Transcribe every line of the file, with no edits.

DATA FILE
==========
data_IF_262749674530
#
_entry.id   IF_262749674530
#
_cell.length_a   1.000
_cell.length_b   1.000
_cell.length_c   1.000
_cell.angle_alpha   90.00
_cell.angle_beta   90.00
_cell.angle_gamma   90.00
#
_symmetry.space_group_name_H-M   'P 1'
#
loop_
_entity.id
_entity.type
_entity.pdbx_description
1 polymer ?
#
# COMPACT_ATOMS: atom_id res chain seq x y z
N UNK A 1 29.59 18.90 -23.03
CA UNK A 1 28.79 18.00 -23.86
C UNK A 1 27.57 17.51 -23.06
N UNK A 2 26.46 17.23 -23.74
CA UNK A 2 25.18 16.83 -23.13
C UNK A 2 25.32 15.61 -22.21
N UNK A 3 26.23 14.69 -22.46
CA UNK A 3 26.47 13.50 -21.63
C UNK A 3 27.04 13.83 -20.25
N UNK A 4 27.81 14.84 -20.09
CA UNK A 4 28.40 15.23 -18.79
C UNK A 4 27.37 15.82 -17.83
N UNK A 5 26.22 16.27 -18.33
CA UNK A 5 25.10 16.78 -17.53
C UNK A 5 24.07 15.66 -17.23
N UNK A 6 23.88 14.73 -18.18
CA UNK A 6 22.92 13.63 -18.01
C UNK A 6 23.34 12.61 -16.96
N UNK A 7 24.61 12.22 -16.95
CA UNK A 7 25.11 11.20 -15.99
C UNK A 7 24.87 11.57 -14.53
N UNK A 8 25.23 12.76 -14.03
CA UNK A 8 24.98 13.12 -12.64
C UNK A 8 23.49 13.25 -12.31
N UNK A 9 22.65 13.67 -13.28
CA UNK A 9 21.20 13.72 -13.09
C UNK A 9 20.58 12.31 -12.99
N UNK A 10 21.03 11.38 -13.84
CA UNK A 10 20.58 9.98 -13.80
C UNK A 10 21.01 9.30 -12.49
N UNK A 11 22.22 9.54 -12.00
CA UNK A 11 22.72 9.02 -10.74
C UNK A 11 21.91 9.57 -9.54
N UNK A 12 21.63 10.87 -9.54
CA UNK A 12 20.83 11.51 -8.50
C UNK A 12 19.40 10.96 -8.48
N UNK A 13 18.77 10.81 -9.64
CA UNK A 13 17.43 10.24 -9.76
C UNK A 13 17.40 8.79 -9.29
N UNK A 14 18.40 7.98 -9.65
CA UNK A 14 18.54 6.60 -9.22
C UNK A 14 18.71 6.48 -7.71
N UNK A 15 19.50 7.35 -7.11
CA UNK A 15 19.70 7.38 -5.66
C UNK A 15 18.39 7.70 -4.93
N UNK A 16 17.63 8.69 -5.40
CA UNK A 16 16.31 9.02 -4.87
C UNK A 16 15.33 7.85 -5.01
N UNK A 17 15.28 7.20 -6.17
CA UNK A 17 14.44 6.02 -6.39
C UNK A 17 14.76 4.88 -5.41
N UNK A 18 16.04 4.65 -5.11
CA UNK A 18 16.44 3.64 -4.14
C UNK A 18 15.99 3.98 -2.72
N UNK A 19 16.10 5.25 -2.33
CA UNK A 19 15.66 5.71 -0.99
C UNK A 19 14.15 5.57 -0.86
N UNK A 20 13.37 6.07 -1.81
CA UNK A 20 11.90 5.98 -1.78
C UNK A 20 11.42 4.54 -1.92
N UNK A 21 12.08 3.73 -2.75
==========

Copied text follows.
data_IF_262749674530
#
_entry.id   IF_262749674530
#
_cell.length_a   1.000
_cell.length_b   1.000
_cell.length_c   1.000
_cell.angle_alpha   90.00
_cell.angle_beta   90.00
_cell.angle_gamma   90.00
#
_symmetry.space_group_name_H-M   'P 1'
#
loop_
_entity.id
_entity.type
_entity.pdbx_description
1 polymer ?
#
# COMPACT_ATOMS: atom_id res chain seq x y z
N UNK A 1 29.59 18.90 -23.03
CA UNK A 1 28.79 18.00 -23.86
C UNK A 1 27.57 17.51 -23.06
N UNK A 2 26.46 17.23 -23.74
CA UNK A 2 25.18 16.83 -23.13
C UNK A 2 25.32 15.61 -22.21
N UNK A 3 26.23 14.69 -22.46
CA UNK A 3 26.47 13.50 -21.63
C UNK A 3 27.04 13.83 -20.25
N UNK A 4 27.81 14.84 -20.09
CA UNK A 4 28.40 15.23 -18.79
C UNK A 4 27.37 15.82 -17.83
N UNK A 5 26.22 16.27 -18.33
CA UNK A 5 25.10 16.78 -17.53
C UNK A 5 24.07 15.66 -17.23
N UNK A 6 23.88 14.73 -18.18
CA UNK A 6 22.92 13.63 -18.01
C UNK A 6 23.34 12.61 -16.96
N UNK A 7 24.61 12.22 -16.95
CA UNK A 7 25.11 11.20 -15.99
C UNK A 7 24.87 11.57 -14.53
N UNK A 8 25.23 12.76 -14.03
CA UNK A 8 24.98 13.12 -12.64
C UNK A 8 23.49 13.25 -12.31
N UNK A 9 22.65 13.67 -13.28
CA UNK A 9 21.20 13.72 -13.09
C UNK A 9 20.58 12.31 -12.99
N UNK A 10 21.03 11.38 -13.84
CA UNK A 10 20.58 9.98 -13.80
C UNK A 10 21.01 9.30 -12.49
N UNK A 11 22.22 9.54 -12.00
CA UNK A 11 22.72 9.02 -10.74
C UNK A 11 21.91 9.57 -9.54
N UNK A 12 21.63 10.87 -9.54
CA UNK A 12 20.83 11.51 -8.50
C UNK A 12 19.40 10.96 -8.48
N UNK A 13 18.77 10.81 -9.64
CA UNK A 13 17.43 10.24 -9.76
C UNK A 13 17.40 8.79 -9.29
N UNK A 14 18.40 7.98 -9.65
CA UNK A 14 18.54 6.60 -9.22
C UNK A 14 18.71 6.48 -7.71
N UNK A 15 19.50 7.35 -7.11
CA UNK A 15 19.70 7.38 -5.66
C UNK A 15 18.39 7.70 -4.93
N UNK A 16 17.63 8.69 -5.40
CA UNK A 16 16.31 9.02 -4.87
C UNK A 16 15.33 7.85 -5.01
N UNK A 17 15.28 7.20 -6.17
CA UNK A 17 14.44 6.02 -6.39
C UNK A 17 14.76 4.88 -5.41
N UNK A 18 16.04 4.65 -5.11
CA UNK A 18 16.44 3.64 -4.14
C UNK A 18 15.99 3.98 -2.72
N UNK A 19 16.10 5.25 -2.33
CA UNK A 19 15.66 5.71 -0.99
C UNK A 19 14.15 5.57 -0.86
N UNK A 20 13.37 6.07 -1.81
CA UNK A 20 11.90 5.98 -1.78
C UNK A 20 11.42 4.54 -1.92
N UNK A 21 12.08 3.73 -2.75